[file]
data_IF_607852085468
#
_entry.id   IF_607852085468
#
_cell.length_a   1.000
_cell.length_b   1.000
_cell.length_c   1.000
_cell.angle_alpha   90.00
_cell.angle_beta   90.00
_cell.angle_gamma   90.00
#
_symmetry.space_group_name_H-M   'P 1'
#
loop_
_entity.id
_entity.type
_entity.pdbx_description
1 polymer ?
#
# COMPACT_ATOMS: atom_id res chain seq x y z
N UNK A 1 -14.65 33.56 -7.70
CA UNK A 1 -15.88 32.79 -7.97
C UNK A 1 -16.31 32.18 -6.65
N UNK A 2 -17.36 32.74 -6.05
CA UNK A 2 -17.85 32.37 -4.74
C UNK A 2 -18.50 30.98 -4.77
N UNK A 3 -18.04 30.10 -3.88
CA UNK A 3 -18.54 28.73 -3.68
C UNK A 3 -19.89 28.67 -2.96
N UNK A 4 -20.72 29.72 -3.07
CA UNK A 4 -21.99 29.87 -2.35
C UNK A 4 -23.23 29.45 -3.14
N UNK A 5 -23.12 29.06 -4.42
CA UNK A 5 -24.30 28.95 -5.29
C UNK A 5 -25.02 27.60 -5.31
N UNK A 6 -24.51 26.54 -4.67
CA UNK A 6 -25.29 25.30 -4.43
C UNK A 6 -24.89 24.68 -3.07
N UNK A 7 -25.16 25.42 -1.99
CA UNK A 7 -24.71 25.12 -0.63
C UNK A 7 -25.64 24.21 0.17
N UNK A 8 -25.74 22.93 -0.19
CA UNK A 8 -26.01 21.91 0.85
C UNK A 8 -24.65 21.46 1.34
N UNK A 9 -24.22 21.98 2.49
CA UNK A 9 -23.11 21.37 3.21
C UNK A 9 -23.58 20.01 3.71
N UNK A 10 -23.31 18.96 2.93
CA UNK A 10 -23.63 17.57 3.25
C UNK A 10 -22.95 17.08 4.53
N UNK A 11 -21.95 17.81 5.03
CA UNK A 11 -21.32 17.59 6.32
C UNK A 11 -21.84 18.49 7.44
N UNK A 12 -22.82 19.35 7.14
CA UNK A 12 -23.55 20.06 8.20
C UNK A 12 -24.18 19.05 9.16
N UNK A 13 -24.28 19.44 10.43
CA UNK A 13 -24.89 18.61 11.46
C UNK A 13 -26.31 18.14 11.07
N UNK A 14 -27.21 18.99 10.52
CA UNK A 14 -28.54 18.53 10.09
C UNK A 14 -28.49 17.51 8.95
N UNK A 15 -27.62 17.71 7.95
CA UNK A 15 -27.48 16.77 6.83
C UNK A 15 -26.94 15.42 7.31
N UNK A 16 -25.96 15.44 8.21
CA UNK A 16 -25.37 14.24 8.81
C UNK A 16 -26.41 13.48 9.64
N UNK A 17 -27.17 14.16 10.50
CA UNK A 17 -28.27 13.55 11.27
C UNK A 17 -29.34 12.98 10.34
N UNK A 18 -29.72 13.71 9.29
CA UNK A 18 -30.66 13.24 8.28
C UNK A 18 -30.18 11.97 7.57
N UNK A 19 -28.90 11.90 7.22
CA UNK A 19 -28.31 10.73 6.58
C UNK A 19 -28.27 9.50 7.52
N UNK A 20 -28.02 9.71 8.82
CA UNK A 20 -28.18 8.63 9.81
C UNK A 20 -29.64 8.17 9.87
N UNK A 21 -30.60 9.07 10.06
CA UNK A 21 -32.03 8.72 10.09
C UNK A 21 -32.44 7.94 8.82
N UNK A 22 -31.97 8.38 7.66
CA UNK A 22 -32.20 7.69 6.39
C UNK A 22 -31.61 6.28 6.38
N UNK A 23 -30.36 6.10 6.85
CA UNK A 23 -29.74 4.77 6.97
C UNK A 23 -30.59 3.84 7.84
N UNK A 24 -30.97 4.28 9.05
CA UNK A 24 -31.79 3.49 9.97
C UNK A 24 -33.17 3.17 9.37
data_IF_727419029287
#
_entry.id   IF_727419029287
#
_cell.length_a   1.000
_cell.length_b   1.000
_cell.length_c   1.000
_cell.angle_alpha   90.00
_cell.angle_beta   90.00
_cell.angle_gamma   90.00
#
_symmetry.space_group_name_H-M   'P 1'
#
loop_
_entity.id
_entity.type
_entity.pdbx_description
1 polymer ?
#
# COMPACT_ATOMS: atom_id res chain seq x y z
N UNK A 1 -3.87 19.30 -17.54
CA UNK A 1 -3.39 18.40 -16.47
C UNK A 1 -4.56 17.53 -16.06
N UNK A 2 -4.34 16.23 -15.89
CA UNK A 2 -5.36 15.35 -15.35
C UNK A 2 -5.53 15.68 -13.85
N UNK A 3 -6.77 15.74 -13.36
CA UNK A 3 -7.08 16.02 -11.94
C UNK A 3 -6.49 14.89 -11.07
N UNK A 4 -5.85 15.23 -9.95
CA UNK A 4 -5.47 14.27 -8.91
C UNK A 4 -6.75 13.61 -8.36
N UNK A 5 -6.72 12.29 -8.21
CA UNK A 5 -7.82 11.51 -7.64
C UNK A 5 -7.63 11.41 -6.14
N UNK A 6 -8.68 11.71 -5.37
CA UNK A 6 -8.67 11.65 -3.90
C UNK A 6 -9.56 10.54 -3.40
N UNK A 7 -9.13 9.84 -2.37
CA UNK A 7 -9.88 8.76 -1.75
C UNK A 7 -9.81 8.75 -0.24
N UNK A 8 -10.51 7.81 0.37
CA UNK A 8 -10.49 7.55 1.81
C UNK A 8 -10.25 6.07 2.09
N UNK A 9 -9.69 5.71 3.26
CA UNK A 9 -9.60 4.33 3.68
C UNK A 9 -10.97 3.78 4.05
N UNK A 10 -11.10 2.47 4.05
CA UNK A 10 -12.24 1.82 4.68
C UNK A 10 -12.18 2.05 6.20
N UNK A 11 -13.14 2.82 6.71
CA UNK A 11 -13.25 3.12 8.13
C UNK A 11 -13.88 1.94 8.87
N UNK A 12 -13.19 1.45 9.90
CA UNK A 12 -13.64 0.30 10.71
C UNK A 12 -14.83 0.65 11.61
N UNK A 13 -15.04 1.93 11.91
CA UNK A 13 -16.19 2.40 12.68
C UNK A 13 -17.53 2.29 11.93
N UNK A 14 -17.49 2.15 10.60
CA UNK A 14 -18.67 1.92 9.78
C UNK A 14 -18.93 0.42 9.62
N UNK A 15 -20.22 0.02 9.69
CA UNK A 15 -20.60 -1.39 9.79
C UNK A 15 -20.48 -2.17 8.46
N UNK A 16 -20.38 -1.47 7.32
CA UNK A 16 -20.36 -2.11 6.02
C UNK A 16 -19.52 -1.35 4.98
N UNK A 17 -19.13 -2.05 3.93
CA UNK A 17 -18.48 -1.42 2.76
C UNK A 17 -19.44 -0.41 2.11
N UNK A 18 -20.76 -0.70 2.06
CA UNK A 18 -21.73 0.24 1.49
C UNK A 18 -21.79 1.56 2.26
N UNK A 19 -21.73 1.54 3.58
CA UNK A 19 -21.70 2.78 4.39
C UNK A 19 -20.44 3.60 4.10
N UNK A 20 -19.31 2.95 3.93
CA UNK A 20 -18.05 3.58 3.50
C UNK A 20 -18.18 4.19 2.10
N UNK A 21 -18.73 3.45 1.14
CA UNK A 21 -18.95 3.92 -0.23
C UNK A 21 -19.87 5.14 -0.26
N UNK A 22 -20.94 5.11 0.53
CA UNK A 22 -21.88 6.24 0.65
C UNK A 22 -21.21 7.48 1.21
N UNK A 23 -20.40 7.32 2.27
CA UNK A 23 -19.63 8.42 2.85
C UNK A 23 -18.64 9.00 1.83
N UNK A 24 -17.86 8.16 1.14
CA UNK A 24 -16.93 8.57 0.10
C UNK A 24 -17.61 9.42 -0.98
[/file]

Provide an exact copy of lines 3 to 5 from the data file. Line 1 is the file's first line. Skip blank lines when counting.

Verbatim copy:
_entry.id   IF_607852085468
#
_cell.length_a   1.000